Wasyl Haniewicz was a co-founder and employee of the "NKVD Investigative Prison" Museum - a branch of the Museum of Tourism in Tomsk, and until mid-2019 also its director. The museum presents, among others, the fate of Siberian Poles repressed by the Soviets. On the Internet, on the TomskNKVDmuseum profile, Haniewicz publishes information about the fate of the repressed. For many years he has been cooperating with the "Memorial" Association as its representative in Tomsk. He is also a member of the authorities of the "Tomska Polonia" authorities and the Polish "Biały Orzeł" National Center. He helps those searching for information about members of their families repressed during the Soviet era.
For his efforts Wasyl Haniewicz was awarded with the „Custodian of National Memory” Prize in 2020.
GUSEN MEMORIAL COMMITTEE
In 1979, in the St. Georgen an der Gusen commune, where the German Nazi concentration camp Gusen used to operate, an organization was established whose mission was to preserve the memory of the camp’s victims. The group, founded by local history teacher Martha Gammer, and engineer and history enthusiast Rudolf A. Haunschmied, took the witnesses’ testimonies, released publications, and collected artifacts.
After 1989, it intensified its cooperation with the Polish side, both through the Embassy and the witnesses of history. In 1995, on the members’ initiative, the camp liberation was commemorated for the first time, and thirteen years later, they reorganized into the Gusen Remembrance Committee – Gedenkdienstkomitee Gusen. Chaired by Martha Gammer, with Rudolf A. Haunschmied as her deputy, it currently brings together 16 people from the original formation, as well as a few employees of the local parish. Two of the six-man management team, Julia Mayer and Bernhard Muehleder, work as guides at the Mauthausen Memorial. Honorary members of the Committee include former Gusen prisoners and representatives of their families, former Polish ambassadors in Austria, representatives of the local authorities, the clergy and international scholars.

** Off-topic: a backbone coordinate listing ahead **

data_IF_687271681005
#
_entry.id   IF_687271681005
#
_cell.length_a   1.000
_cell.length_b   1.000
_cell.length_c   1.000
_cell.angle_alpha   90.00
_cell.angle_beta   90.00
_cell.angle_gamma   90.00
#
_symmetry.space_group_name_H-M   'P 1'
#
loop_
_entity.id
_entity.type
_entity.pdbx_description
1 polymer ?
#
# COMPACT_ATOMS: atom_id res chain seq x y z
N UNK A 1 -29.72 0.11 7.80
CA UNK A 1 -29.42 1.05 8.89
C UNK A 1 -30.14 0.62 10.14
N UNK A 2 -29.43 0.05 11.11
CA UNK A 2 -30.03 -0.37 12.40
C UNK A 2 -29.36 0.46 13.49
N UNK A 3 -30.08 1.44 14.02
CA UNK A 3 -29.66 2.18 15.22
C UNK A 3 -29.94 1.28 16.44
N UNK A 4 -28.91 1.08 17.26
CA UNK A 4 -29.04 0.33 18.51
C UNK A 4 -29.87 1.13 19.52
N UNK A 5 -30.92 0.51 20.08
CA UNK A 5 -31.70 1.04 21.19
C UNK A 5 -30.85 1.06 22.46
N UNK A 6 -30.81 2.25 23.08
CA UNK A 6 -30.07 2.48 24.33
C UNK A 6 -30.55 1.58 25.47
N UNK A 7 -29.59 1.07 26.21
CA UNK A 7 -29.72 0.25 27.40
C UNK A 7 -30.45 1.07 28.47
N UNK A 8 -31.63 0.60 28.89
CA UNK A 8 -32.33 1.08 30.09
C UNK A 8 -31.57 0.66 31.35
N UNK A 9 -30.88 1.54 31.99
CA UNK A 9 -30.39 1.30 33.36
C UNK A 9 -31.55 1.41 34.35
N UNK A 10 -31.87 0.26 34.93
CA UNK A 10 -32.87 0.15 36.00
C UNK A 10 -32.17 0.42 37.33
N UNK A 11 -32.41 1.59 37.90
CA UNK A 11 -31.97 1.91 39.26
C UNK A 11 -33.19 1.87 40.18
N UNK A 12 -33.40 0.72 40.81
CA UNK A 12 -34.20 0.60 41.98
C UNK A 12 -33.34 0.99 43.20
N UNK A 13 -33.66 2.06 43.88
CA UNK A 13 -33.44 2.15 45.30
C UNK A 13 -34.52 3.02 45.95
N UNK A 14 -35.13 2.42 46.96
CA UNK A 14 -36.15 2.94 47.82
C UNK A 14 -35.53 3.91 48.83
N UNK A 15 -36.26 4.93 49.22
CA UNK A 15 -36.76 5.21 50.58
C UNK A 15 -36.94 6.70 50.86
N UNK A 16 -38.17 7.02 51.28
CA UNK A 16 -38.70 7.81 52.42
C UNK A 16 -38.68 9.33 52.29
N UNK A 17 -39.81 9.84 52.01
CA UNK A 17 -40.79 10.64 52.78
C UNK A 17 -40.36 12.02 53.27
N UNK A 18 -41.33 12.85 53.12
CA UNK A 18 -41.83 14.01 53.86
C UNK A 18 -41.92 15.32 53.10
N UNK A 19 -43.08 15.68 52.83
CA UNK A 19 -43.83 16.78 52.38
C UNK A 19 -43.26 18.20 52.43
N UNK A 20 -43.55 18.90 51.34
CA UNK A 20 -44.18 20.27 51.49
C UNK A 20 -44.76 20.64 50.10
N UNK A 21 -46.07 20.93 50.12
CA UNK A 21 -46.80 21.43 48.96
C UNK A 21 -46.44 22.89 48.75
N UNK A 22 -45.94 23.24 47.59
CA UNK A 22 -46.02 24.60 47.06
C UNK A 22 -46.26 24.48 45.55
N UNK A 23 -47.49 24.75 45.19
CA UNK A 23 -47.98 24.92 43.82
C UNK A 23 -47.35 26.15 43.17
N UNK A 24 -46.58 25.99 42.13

The Committee promotes the memory of tens of thousands of victims of the system of former German Nazi concentration camps Gusen I, II and III, supports the survivors, conducts research and teaching, and collects and makes available historical sources. It also organizes school trips, publishes extensively, and organizes anniversary celebrations. In 2020, on the 75th anniversary of the liberation of the Gusen German Nazi concentration camp, the Gusen Memorial Committee was honored with the "Custodian of National Remembrance" Award.
Andrzej Pityński was born on 15 March 1947 in Ulanów in southeastern Poland. His grandfather was a raftsman, and his parents were soldiers of the pro-independence underground - the National Military Organization, then the National Military Union. Aleksander Pityński, aka "Kula" and Stefania née Krupa aka "Perełka" met during the occupation of Poland. His father took part in the battle of Kuryłówka - one of the biggest battles of Polish partisans against the NKVD troops, on 7 May 1945. He was imprisoned in Nisko and at the Rzeszów Castle for a year. Andrzej's uncle, Michał Krupa aka "„Pułkownik”, "Wierzba", who remained in hiding until 1959, left the communist prison in 1965. The Pityński family was persecuted by the security services (surveillance, beatings, house invasions, and searches).